I only need to make it a distance of a few yards but it’s no man’s land out here. I must look crazy racing towards the stage. I don’t look behind me. I know Lara will have set the dogs on me. Not the real dogs, obviously. Not in front of all these people. There’s nothing anyone can do now. I’m in clear view of the front rows. People are starting to recognise me. I can tell by the way the atmosphere has shifted. I don’t look around, though.
I stumble but I don’t quite fall.
The stage is so high but I weave my way towards it and there’s no doubt every member of the security team now knows who I am. I run at one of them.
“Give me a leg-up,” I shout when I’m inches away from the confused guard.
Adrenaline is racing through me and I fling myself at him. He has to make a snap decision. I hope he makes the right one.
He cradles his hands in time to catch my outstretched trainer. At the pace I’m going, the lift is almost enough to propel me onto stage, but I need one more shove. I think one of my shoes is in the guard’s face, but I push down anyway. I reach out and grab the lip of the stage.
There’s the tiniest of dead silences and the lights are still on full blaze. It feels like I’m in some crazy netherworld. I’m not meant to be here, but here I am. The crowd howls and some unseen engineer hurriedly turns the overhead lights down. Khan will be having a fit. But all he can do is go along with whatever I’ve got planned. I move to the microphone, like everything is normal, like I haven’t just clambered onto stage like a lunatic. Then the backing track whirs into life and the beat drops. I grip the microphone. I don’t need to glance behind me to know that the dancers are in position and moving in that staccato way we’ve practised again and again. I should be half a step ahead of them, in synch but in charge, but I don’t move at all. Motionless, I look out at the faceless masses staring in my direction. I take a deep breath and start talking.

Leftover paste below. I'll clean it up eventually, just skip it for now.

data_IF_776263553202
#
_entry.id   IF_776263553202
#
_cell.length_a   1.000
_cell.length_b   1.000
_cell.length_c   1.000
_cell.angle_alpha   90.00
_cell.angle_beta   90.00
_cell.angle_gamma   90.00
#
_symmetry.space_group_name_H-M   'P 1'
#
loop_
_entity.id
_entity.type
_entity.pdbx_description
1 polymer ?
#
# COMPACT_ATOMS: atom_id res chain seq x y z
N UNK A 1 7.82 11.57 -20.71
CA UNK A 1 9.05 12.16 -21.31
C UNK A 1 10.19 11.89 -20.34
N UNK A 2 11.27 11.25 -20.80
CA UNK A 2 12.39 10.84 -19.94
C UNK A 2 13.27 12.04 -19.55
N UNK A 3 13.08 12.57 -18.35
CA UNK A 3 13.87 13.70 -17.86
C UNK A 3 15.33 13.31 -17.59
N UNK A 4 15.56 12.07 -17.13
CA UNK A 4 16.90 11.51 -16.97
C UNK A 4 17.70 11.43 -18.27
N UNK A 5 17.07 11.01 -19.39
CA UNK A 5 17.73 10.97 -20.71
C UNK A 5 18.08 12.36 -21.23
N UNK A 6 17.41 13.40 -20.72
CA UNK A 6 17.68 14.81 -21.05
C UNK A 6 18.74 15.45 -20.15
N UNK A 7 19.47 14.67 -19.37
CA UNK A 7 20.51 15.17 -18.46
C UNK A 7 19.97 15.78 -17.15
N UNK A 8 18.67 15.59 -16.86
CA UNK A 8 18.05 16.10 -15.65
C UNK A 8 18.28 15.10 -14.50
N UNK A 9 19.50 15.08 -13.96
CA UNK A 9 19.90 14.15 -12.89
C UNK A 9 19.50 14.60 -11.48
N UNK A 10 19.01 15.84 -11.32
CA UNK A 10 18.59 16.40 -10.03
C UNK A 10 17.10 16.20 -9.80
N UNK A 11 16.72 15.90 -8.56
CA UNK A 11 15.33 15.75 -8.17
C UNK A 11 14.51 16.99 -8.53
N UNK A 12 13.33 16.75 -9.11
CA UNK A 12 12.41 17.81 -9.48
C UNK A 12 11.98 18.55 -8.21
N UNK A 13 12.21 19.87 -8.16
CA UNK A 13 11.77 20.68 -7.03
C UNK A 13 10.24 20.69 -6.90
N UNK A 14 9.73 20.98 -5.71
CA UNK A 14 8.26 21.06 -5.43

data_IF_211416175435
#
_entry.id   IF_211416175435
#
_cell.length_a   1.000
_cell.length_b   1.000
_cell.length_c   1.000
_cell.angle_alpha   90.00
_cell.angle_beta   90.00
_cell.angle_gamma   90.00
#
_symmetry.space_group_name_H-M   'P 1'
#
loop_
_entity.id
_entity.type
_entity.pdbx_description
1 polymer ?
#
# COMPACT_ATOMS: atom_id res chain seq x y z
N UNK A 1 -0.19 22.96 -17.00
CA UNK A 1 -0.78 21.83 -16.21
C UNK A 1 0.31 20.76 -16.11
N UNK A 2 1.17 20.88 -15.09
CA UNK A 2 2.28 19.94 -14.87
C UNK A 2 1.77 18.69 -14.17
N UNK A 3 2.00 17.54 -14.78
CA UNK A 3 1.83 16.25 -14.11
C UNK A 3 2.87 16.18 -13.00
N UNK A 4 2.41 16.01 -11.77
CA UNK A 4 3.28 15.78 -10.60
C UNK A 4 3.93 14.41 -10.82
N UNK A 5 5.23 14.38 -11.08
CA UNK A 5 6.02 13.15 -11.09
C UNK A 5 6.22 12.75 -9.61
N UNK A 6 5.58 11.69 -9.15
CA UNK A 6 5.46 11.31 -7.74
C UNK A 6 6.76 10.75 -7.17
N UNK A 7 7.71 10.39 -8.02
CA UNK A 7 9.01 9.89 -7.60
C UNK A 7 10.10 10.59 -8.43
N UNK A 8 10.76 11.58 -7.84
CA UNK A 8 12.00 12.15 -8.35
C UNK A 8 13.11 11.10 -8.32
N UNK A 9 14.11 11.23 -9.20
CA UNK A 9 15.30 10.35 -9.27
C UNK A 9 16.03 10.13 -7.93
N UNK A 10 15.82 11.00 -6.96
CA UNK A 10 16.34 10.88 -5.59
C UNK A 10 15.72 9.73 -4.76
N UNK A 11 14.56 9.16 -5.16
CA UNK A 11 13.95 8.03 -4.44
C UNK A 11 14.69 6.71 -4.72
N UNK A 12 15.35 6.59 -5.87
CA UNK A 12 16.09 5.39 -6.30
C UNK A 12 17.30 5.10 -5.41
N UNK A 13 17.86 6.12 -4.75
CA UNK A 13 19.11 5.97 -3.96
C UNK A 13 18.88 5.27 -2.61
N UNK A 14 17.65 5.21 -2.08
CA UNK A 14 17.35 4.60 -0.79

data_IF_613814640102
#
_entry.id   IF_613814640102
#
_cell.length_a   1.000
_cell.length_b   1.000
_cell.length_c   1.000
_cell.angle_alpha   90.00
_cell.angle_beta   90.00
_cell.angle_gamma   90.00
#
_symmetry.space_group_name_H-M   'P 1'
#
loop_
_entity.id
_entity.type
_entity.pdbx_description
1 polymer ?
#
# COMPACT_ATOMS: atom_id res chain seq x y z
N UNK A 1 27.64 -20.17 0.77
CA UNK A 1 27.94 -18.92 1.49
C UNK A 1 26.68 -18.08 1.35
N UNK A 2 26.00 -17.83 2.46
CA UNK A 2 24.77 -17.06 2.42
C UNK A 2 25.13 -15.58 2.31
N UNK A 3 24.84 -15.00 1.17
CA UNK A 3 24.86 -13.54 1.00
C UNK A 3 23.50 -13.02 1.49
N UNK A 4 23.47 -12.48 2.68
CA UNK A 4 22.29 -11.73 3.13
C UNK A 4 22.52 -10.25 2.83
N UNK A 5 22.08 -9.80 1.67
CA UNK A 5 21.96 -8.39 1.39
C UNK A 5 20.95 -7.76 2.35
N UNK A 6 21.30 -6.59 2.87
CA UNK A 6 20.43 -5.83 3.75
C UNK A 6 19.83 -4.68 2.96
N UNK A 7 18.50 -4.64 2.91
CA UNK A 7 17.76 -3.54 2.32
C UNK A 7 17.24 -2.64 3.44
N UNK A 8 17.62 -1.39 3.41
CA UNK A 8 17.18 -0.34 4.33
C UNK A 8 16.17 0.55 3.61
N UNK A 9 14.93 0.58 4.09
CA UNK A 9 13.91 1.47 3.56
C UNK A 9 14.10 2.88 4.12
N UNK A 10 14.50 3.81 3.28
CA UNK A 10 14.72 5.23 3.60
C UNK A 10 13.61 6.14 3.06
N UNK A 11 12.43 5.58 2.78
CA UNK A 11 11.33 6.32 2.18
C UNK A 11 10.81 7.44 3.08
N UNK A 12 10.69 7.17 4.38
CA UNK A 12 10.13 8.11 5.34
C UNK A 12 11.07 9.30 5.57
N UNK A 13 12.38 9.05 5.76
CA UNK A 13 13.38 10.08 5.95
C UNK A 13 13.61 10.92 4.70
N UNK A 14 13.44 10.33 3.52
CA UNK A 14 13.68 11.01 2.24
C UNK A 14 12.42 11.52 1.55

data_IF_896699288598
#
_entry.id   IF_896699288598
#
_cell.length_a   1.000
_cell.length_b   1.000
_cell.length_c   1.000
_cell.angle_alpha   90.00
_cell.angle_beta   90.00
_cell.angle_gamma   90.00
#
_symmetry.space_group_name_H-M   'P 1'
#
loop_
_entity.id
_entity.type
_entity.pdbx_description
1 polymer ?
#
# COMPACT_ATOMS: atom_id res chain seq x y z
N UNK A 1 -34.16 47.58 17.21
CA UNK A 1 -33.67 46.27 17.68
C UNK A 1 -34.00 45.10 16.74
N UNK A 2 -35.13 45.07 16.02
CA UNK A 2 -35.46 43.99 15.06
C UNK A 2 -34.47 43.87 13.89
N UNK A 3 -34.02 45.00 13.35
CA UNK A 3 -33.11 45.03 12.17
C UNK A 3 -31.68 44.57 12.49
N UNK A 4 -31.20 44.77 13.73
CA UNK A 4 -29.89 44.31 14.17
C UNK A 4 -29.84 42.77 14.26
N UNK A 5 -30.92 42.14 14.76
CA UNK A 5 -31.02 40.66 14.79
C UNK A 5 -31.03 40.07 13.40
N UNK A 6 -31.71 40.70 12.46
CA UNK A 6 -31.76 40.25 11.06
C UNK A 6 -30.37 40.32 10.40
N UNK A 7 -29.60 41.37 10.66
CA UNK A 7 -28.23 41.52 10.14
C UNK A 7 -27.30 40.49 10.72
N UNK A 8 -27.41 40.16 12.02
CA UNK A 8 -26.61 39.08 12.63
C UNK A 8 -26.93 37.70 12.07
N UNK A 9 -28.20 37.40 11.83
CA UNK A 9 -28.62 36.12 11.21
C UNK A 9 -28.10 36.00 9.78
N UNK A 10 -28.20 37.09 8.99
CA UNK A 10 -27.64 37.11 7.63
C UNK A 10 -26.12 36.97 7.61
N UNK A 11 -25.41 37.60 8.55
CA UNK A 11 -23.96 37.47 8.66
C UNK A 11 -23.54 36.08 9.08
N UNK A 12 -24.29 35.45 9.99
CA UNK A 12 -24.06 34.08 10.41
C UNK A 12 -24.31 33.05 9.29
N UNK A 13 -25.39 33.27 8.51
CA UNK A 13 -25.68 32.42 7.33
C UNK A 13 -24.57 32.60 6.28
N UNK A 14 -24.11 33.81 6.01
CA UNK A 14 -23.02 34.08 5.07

The people cheer the same way they always do. Except this time I’m going to do something worth cheering.
I turn away from the microphone, and walk as confidently as I can to the side of the stage. Maybe the audience think this is part of the routine. Khan knows it’s not. He’s waiting for me in the wings. I can see the glint in his eye as I try to maintain a steady stride. My heart’s pumping an unfamiliar rhythm but I’m determined not to look scared. I am, though, and so I swerve at the last minute. I ignore Khan and talk to a stage technician instead.
“I need a guitar,” I tell him.
Of course the tech looks to see if Khan will give him permission to get me what I ask for. Khan won’t want to, but he’s got no option. For this hour and a half, I’m in control. I need to make this work – before Khan has the chance to get me alone.
I don’t know how long passes. It can’t be more than thirty seconds but it feels like an eternity. Eventually, someone hands me a guitar.
“You need to get the dancers off stage,” I say to no one in particular. Adrenaline is racing through my body. “And turn the fucking track off.”
Then I head back to my spot. The crew are catching up. I’ve got to admit, they’re slick. As I cross the stage, the lights flicker off one by one and the dancers flutter past me in a way that looks almost pre-prepared.
Then it’s just me.
In the one remaining spotlight.